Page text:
Hi, I'm Jess and live in Perth Western Australia. I have a daughter who was implanted at the age of 11months with bilateral implants. We have used the OPUS 2, Rondo and now the sonnets which are our processor of choice. My daughter is now 7 and has very fluent clear speech. We still have all the usual issues in day to day life, missing processors, broken parts but in general extremely grateful and blessed to have such a wonderful product. Thanks Jess
  20. 5 points
    My father-in-law played clarinet prior to WWII. He is 93 now and started playing again at 50. He is an attorney ( Tax) and plays so very well. He got me started in the Jazz camp we go to every July. Amazing! my point is start again. Choose an instrument- it something you can due throughout your life and a great way to listen, improvising your audio skills and memory and brain training.
  21. 5 points
    sassychele02

    favorite WOW moments

    Hi @Mary Beth hello everyone! I'm catching up on posting and reading the forums. I enjoy them so much and live this community. I have 2 wow moments since activation I would love to share. 1. My mom cane to visit a week ago. She was not only in another room completely out of sight but also behind d a closed door. I heard her clearly ask my aunt to tell me she wanted to go to the store. My aunt sat wide mouth as I said dis she just say to tell me she wants to go to the store. Lol. WOW number 2. I was interviewed for a local podcasting on inspiring women. My session was about my cochlear journey and how it has changed my and my family dynamics of communicating.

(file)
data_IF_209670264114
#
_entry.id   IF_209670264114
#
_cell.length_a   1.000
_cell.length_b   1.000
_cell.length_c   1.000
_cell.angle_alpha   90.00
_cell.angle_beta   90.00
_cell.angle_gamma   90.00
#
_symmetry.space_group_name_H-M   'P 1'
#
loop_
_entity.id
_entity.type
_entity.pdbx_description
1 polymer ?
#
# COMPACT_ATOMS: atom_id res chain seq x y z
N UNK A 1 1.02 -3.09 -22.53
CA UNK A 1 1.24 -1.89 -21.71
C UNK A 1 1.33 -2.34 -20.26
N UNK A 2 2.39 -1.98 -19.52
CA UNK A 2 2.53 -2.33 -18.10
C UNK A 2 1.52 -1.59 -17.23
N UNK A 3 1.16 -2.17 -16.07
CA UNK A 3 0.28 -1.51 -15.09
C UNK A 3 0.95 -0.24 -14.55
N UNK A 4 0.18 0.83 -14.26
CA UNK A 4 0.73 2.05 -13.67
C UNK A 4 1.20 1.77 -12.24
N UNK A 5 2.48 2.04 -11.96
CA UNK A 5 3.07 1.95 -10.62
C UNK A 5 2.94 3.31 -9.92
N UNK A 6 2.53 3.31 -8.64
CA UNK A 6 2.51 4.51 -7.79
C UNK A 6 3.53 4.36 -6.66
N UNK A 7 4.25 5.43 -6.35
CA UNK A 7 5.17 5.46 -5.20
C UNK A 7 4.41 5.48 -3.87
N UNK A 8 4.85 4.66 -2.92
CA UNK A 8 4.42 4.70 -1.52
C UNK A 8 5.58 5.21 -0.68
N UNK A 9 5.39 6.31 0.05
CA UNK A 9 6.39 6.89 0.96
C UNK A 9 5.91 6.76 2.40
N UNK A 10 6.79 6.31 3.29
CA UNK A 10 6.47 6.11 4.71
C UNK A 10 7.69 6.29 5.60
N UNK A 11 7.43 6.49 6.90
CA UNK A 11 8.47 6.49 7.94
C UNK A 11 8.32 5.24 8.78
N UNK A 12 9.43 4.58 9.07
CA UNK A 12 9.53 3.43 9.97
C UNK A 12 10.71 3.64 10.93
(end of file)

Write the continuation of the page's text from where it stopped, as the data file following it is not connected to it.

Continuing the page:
22. 5 points
    Hi @Mary Beth just came back from the Audi, I'm back at work now. this activation was much shorter than the first one and so far everything looks good. It sounds weird at the moment having too much noise. Voices and sounds are high pitch like helium voices but in between I could recognise different voices from the start. I'm planing to use both processors everyday and leave the new one only after my job finishes at 4 pm. I'll keep you posted. Edit: tomorrow is already today here!!!
  23. 5 points
    Joan

    November and December 2018 dates

    @Mary Beth definitely some exciting times ahead for all! @Margo @Esteban @Daniel the Stranger @Nikki @Mary Featherston @Marion nancy I wish all of you the very best and a terrific week!
  24. 5 points
    Thanks @Mary Beth - you did a great job of promoting the HearPeers Forum in Innsbruck and it's great to be here! I am a HearPeers mentor on the UK version of the site - here is a link to my profile which has some info about my hearing journey also: https://www.hearpeers.uk/mentors/ruth/ The meetup was really wonderful. It was fantastic to meet all the other users and MED-EL staff, and I learned so much about the implants, processors, and how they're made and developed. I definitely came away with a renewed sense of wonder and gratitude. I have had my implant for nearly twenty years! Here is a link to my Facebook post (public) with photos from the event: Another nice effect of this meetup and seeing all the other users who are so diverse, confident, talented, and wonderful was feeling more confident in myself. I have spent most of my life trying to hide my deafness and blend in. On the first night some of us had an interesting conversation about a model who got their processor photoshopped out of a picture. Another parent said that a friend had suggested they grow their child's hair longer to cover the processor, and her response was 'why would I do that? The processor is so wonderful!' This morning I went to the gym and wore my hair up, with my processors proudly on display. A small and very significant step for me! I've always known how wonderful they are, and now I feel proud to show them off, too.